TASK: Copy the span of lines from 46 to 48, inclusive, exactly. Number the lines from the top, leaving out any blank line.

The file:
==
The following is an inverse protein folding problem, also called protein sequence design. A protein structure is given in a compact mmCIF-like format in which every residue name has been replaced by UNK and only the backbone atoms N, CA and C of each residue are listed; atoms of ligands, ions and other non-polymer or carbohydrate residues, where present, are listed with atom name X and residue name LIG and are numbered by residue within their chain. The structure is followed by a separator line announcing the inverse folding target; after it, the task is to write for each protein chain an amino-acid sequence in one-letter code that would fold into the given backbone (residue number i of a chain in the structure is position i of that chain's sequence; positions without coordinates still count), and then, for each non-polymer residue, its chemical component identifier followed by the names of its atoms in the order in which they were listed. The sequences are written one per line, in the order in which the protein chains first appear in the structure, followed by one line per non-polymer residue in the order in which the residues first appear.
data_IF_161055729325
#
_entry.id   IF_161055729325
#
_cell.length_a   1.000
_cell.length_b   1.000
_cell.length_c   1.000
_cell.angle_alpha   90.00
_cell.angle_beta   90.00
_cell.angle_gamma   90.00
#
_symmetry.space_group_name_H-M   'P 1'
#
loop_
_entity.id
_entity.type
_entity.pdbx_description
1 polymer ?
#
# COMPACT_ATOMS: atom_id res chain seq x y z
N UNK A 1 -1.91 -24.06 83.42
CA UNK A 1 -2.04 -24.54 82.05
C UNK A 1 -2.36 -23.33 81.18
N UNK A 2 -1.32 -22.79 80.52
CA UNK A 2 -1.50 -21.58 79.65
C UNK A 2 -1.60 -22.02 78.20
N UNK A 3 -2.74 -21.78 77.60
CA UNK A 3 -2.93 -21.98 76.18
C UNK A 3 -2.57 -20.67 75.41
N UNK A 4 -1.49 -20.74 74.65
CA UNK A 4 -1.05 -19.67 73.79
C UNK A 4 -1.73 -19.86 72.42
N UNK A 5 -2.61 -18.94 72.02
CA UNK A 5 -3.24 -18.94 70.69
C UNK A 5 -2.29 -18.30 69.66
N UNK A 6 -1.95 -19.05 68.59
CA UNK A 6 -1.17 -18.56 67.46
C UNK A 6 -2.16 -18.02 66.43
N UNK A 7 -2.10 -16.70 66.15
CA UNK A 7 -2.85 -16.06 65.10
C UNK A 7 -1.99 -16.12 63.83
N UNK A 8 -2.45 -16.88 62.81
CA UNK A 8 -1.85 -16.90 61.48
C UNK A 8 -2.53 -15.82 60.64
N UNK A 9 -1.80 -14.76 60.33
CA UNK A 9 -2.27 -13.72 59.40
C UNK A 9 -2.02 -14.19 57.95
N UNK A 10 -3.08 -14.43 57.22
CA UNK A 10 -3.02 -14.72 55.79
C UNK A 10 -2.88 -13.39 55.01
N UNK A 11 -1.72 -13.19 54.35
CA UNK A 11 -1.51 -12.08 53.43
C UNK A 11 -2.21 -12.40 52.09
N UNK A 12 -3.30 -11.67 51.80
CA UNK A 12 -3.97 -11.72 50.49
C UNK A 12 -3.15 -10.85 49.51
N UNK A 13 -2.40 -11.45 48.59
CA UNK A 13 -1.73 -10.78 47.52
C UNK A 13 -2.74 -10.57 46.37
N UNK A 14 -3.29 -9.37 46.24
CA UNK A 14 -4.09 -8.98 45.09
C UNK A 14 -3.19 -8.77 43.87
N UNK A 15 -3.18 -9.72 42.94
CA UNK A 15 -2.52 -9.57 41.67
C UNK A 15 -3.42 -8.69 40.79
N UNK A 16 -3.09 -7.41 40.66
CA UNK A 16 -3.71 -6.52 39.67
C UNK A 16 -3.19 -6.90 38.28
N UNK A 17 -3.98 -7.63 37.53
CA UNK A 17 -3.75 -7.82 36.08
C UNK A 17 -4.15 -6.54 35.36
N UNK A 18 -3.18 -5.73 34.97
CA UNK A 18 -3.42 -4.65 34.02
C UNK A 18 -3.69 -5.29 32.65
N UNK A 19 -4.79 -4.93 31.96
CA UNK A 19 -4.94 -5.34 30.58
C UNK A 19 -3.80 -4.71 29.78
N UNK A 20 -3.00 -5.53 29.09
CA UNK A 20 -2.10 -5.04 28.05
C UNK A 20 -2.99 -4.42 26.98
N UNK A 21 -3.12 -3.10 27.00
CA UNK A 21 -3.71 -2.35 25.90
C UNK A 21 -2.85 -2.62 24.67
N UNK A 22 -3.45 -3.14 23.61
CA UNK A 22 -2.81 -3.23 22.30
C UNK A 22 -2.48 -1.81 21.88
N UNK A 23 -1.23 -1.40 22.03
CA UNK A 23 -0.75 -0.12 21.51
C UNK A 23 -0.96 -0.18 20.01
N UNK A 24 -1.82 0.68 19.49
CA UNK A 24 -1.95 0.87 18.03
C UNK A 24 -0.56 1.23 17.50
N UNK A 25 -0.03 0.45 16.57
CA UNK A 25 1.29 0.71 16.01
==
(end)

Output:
N UNK A 9 -1.80 -14.76 60.33
CA UNK A 9 -2.27 -13.72 59.40
C UNK A 9 -2.02 -14.19 57.95